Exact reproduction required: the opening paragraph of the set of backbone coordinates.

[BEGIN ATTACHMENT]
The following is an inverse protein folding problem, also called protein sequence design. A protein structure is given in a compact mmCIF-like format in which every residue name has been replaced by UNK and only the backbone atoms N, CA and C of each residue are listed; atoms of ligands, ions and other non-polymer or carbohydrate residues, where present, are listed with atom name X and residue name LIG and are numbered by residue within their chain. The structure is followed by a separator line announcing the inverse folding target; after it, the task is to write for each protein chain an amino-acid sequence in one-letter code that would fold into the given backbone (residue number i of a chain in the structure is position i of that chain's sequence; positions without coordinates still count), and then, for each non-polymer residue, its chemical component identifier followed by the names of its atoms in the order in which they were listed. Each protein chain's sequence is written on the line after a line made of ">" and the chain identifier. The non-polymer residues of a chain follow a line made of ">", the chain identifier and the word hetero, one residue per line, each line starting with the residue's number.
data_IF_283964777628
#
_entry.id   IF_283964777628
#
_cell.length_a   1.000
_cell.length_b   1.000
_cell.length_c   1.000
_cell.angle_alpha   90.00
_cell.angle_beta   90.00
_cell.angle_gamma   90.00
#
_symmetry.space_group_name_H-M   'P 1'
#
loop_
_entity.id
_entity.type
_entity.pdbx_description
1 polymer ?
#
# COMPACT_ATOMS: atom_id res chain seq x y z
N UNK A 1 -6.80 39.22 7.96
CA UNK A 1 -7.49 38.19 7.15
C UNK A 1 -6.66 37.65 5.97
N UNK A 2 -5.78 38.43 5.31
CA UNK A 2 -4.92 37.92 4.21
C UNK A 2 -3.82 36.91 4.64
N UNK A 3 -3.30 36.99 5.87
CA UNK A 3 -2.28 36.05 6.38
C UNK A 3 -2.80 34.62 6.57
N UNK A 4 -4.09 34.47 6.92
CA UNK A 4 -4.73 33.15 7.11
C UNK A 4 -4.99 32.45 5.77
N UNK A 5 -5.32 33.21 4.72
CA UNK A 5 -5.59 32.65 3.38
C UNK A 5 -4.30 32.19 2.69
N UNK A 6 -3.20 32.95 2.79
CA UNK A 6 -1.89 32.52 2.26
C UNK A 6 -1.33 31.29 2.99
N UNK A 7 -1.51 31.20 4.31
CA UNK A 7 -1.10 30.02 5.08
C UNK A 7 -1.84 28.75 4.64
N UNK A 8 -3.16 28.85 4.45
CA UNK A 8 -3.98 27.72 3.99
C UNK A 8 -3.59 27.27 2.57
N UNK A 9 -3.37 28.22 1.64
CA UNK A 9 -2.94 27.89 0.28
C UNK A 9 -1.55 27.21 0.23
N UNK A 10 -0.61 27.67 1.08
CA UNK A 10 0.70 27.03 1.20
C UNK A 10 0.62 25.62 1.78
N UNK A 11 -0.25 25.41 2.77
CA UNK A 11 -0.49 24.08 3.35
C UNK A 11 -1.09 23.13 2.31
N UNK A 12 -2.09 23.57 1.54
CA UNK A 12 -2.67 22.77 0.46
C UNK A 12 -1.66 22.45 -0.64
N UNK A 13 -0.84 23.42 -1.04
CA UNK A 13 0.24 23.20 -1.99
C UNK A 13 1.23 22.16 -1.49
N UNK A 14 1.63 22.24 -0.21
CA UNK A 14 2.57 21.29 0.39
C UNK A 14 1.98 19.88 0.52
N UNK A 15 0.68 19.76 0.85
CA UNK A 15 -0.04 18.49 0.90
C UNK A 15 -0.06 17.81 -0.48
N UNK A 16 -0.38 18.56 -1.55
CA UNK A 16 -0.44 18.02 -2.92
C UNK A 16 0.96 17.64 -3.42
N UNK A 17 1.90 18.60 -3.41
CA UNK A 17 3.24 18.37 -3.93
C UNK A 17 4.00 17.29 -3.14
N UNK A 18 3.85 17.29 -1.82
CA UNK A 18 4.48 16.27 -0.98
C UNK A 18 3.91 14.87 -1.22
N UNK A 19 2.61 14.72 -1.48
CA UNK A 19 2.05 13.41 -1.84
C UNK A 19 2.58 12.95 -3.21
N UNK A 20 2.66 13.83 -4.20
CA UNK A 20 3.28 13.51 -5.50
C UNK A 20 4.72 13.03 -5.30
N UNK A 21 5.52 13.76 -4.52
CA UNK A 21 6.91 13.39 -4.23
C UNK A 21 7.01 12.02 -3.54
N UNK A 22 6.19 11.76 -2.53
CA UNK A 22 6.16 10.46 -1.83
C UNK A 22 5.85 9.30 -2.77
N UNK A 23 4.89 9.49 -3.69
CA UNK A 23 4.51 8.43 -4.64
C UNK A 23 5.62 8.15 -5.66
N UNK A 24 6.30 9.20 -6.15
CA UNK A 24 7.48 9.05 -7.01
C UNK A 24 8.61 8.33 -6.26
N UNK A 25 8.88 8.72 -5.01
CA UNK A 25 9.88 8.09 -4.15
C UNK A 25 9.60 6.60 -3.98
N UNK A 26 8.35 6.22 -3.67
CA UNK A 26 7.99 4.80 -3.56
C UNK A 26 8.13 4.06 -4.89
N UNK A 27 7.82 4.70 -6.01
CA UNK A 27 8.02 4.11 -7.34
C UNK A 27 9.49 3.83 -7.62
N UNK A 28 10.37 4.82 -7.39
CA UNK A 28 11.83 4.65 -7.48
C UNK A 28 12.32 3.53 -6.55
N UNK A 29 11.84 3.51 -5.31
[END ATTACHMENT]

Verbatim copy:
The following is an inverse protein folding problem, also called protein sequence design. A protein structure is given in a compact mmCIF-like format in which every residue name has been replaced by UNK and only the backbone atoms N, CA and C of each residue are listed; atoms of ligands, ions and other non-polymer or carbohydrate residues, where present, are listed with atom name X and residue name LIG and are numbered by residue within their chain. The structure is followed by a separator line announcing the inverse folding target; after it, the task is to write for each protein chain an amino-acid sequence in one-letter code that would fold into the given backbone (residue number i of a chain in the structure is position i of that chain's sequence; positions without coordinates still count), and then, for each non-polymer residue, its chemical component identifier followed by the names of its atoms in the order in which they were listed. Each protein chain's sequence is written on the line after a line made of ">" and the chain identifier. The non-polymer residues of a chain follow a line made of ">", the chain identifier and the word hetero, one residue per line, each line starting with the residue's number.